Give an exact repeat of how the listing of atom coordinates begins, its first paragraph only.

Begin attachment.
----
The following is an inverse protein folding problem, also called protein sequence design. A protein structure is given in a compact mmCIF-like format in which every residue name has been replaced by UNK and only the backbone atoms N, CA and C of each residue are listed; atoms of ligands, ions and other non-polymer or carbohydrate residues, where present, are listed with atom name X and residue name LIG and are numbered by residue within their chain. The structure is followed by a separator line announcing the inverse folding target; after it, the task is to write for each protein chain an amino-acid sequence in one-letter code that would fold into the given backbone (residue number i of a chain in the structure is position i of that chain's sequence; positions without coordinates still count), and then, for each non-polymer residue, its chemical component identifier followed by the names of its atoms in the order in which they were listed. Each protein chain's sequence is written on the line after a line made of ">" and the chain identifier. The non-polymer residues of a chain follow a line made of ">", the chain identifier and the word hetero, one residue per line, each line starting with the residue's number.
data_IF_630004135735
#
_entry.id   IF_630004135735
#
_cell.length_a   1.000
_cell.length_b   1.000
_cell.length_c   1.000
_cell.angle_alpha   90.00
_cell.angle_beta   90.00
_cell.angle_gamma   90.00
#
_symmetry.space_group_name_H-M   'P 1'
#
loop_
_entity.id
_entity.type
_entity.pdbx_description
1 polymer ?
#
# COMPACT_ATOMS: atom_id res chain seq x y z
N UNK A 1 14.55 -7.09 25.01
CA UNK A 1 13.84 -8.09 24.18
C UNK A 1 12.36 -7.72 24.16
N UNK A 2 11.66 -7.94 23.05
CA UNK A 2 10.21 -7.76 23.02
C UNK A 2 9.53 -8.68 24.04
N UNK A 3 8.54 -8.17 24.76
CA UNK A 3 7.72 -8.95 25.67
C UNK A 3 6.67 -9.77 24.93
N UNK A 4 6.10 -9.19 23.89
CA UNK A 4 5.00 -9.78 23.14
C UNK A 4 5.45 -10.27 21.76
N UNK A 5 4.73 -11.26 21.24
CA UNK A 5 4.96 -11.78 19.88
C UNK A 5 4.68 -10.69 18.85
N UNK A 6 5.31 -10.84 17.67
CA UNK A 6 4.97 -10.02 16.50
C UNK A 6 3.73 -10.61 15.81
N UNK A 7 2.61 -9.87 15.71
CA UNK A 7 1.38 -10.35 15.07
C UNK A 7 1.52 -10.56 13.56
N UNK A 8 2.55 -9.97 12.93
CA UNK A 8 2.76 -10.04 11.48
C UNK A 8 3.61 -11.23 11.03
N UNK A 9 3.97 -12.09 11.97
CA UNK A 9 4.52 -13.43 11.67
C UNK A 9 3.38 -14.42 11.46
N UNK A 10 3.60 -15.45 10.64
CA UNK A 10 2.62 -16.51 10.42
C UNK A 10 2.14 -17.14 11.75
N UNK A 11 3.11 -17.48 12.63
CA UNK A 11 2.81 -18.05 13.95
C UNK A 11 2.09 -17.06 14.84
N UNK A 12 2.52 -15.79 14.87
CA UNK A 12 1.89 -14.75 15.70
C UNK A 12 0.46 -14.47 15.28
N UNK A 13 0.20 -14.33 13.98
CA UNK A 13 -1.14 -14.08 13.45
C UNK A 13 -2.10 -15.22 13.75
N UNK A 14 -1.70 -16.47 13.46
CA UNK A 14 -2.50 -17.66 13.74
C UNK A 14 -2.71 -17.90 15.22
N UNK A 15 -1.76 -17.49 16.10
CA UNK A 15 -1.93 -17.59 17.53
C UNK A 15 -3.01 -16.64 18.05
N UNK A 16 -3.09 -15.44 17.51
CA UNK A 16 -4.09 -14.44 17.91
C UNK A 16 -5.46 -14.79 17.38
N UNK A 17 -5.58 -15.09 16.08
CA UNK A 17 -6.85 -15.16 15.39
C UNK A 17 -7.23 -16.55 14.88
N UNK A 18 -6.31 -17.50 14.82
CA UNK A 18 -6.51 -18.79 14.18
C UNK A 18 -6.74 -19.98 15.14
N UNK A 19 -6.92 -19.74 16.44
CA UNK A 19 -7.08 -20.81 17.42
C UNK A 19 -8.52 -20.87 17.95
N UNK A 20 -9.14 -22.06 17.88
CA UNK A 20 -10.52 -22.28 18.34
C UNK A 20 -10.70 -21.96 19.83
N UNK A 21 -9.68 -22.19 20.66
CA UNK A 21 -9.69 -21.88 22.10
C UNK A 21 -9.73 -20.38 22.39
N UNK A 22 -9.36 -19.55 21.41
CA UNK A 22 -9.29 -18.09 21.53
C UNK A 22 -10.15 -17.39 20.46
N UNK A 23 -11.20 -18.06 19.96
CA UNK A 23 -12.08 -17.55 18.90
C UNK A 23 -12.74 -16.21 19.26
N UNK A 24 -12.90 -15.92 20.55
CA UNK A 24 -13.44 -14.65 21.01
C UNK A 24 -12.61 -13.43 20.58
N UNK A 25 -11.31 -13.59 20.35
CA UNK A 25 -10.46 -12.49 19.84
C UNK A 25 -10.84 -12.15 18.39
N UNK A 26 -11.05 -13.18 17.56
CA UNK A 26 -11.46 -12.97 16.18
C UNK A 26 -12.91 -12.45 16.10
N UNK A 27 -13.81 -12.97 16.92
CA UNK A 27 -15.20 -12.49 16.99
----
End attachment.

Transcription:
The following is an inverse protein folding problem, also called protein sequence design. A protein structure is given in a compact mmCIF-like format in which every residue name has been replaced by UNK and only the backbone atoms N, CA and C of each residue are listed; atoms of ligands, ions and other non-polymer or carbohydrate residues, where present, are listed with atom name X and residue name LIG and are numbered by residue within their chain. The structure is followed by a separator line announcing the inverse folding target; after it, the task is to write for each protein chain an amino-acid sequence in one-letter code that would fold into the given backbone (residue number i of a chain in the structure is position i of that chain's sequence; positions without coordinates still count), and then, for each non-polymer residue, its chemical component identifier followed by the names of its atoms in the order in which they were listed. Each protein chain's sequence is written on the line after a line made of ">" and the chain identifier. The non-polymer residues of a chain follow a line made of ">", the chain identifier and the word hetero, one residue per line, each line starting with the residue's number.